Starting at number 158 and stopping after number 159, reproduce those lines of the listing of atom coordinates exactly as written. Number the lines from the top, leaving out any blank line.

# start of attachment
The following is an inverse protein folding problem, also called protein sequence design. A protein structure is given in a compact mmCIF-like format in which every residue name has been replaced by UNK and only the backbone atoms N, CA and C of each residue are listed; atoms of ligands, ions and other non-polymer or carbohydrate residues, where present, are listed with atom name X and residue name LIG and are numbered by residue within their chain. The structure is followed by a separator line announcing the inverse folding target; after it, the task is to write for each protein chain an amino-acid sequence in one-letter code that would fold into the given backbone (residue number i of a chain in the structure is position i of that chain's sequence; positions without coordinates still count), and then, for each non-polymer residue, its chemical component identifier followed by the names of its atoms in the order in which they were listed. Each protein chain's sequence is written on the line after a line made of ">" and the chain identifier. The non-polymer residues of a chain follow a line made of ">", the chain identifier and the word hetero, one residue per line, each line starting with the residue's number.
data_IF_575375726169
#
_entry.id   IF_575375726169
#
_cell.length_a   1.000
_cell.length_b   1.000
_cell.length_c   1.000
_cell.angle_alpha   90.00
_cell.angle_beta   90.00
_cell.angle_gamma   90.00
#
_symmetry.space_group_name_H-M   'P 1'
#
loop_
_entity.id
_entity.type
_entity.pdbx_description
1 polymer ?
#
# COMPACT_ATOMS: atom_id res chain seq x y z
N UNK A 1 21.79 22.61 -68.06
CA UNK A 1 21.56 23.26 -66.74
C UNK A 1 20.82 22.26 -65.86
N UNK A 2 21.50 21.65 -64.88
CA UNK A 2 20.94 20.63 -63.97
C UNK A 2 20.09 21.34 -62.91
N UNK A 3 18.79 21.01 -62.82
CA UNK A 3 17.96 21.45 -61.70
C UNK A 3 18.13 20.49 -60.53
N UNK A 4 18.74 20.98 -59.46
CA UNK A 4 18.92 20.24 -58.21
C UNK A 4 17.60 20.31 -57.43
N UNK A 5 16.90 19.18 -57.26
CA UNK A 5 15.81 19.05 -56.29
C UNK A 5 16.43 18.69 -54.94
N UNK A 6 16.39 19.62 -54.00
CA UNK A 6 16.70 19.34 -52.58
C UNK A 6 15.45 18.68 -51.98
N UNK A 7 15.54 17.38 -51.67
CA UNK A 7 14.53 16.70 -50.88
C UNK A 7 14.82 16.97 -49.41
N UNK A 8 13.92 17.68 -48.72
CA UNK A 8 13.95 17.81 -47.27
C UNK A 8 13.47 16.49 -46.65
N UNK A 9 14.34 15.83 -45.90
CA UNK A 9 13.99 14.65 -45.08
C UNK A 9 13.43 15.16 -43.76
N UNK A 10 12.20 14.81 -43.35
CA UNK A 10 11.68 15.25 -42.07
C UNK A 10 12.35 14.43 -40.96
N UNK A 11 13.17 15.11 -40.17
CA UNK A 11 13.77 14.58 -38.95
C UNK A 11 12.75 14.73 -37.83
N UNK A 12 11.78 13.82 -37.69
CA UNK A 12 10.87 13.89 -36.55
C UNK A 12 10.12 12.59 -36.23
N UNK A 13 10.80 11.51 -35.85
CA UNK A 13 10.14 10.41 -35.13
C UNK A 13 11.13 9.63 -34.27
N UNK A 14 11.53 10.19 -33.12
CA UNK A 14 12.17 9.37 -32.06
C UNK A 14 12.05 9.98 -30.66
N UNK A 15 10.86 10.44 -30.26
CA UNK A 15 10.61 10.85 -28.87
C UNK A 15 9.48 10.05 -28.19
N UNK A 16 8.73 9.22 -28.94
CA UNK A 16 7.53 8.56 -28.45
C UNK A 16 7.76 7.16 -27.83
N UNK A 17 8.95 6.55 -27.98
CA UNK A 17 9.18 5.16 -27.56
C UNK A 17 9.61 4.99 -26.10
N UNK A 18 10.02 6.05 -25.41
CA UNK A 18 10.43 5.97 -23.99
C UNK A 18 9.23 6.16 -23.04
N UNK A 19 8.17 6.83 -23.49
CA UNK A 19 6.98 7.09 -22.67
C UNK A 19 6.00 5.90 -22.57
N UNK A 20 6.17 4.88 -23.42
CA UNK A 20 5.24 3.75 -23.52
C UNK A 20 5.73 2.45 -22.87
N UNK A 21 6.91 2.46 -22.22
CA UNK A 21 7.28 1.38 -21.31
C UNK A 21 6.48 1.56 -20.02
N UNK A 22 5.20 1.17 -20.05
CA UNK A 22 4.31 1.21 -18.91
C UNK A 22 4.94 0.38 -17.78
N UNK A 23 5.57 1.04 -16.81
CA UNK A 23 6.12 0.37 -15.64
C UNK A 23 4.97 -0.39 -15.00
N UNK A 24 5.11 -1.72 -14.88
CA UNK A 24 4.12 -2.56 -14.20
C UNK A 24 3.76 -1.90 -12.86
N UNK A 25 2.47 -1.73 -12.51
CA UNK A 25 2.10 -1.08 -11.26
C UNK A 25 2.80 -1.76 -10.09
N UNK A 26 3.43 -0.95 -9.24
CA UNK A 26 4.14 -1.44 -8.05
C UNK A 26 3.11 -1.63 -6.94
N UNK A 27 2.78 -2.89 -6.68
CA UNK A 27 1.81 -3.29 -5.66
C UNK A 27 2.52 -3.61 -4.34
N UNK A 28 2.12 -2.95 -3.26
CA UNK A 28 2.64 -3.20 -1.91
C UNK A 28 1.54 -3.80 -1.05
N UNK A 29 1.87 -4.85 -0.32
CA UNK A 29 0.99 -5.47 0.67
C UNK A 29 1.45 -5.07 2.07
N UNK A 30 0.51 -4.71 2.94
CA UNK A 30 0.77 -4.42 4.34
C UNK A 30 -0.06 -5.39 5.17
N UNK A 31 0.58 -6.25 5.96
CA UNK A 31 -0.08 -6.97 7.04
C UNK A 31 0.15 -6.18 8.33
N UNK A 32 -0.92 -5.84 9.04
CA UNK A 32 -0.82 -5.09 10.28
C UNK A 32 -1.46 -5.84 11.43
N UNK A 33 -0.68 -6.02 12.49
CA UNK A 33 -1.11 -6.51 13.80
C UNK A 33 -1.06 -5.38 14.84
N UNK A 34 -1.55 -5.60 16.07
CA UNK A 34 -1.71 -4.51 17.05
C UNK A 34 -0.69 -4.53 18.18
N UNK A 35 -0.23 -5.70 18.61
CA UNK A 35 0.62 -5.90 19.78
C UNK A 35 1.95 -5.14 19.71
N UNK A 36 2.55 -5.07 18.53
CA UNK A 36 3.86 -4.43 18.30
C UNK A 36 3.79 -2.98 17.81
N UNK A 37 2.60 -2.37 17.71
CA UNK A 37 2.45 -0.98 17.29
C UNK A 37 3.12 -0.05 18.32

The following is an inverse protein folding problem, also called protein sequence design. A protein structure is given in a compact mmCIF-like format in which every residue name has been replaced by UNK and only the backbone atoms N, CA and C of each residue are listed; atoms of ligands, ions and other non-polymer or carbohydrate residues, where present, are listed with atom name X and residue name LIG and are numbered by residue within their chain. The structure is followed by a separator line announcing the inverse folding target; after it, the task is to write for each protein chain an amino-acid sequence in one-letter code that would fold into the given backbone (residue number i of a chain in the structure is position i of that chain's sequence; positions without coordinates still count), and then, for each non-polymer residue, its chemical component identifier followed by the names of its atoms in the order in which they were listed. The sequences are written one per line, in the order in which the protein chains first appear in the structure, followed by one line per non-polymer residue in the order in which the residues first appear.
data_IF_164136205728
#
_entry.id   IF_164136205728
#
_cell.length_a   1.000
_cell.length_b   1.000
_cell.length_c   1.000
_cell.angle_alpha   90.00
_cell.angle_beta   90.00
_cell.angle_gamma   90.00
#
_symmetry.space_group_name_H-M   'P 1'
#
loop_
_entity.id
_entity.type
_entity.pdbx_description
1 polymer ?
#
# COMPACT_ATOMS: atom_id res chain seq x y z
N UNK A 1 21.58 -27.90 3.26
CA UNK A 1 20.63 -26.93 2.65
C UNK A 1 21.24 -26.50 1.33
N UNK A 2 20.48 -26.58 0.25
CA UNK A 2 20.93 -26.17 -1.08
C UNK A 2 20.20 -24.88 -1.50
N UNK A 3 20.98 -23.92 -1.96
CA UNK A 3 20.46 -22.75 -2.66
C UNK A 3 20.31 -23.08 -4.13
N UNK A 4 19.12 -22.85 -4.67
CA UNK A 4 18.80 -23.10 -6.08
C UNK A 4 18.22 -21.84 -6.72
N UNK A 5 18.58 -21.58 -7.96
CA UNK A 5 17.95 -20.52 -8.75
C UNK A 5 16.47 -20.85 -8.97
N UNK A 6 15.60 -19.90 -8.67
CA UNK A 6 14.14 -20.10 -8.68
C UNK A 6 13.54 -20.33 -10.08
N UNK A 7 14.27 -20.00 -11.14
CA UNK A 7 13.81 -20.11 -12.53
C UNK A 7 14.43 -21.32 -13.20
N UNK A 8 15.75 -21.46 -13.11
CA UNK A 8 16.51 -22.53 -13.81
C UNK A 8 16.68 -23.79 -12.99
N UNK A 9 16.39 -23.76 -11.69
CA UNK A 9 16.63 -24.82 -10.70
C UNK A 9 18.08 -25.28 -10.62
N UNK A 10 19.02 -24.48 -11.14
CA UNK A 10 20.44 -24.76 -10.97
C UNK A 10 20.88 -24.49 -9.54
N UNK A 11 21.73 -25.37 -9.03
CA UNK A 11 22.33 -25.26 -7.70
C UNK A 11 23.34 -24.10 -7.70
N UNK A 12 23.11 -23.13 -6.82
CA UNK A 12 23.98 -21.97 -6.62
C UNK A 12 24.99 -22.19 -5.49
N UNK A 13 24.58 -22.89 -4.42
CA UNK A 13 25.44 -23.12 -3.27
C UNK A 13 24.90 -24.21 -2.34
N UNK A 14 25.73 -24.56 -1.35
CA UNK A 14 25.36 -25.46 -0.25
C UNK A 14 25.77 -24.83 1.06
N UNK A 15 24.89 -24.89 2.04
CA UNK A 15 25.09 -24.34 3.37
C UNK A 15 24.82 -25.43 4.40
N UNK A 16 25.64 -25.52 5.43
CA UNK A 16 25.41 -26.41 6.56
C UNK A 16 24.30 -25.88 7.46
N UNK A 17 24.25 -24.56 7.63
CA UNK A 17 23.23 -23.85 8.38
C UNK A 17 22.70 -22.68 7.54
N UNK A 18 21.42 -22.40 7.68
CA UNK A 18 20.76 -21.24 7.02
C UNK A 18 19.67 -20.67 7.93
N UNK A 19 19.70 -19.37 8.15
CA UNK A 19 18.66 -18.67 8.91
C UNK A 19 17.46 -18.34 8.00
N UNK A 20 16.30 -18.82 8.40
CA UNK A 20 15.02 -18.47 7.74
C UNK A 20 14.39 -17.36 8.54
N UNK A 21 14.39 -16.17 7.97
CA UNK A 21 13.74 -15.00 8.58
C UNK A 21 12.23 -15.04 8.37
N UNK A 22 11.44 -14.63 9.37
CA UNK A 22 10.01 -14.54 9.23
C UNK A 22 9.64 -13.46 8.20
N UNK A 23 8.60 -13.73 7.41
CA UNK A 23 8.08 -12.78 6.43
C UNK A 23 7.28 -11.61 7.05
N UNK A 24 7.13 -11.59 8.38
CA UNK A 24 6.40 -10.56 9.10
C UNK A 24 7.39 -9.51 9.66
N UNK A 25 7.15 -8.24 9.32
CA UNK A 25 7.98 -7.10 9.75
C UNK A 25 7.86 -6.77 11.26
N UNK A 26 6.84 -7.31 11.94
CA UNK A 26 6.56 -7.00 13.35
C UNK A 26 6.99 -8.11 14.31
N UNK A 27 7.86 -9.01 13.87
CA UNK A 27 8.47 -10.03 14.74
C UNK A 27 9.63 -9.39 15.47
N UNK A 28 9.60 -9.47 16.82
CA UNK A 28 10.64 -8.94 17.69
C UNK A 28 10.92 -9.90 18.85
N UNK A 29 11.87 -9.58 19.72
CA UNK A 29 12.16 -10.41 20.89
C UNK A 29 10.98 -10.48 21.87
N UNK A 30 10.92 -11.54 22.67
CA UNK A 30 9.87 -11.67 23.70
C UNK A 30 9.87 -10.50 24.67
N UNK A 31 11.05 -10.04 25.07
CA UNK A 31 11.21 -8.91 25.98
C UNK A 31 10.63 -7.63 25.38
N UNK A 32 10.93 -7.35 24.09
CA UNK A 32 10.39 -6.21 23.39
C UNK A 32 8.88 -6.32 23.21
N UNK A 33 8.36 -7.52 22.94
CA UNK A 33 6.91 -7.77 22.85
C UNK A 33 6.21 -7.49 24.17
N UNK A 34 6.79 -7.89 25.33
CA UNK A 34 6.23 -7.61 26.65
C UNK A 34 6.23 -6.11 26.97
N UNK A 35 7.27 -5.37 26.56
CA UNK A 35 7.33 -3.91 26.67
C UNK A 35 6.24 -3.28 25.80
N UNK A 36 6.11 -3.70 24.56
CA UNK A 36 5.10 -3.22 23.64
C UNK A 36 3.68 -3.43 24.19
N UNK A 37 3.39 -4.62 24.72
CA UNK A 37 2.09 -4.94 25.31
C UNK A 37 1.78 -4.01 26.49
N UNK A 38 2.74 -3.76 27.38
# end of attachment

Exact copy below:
CA UNK A 2 20.93 -26.17 -1.08
C UNK A 2 20.20 -24.88 -1.50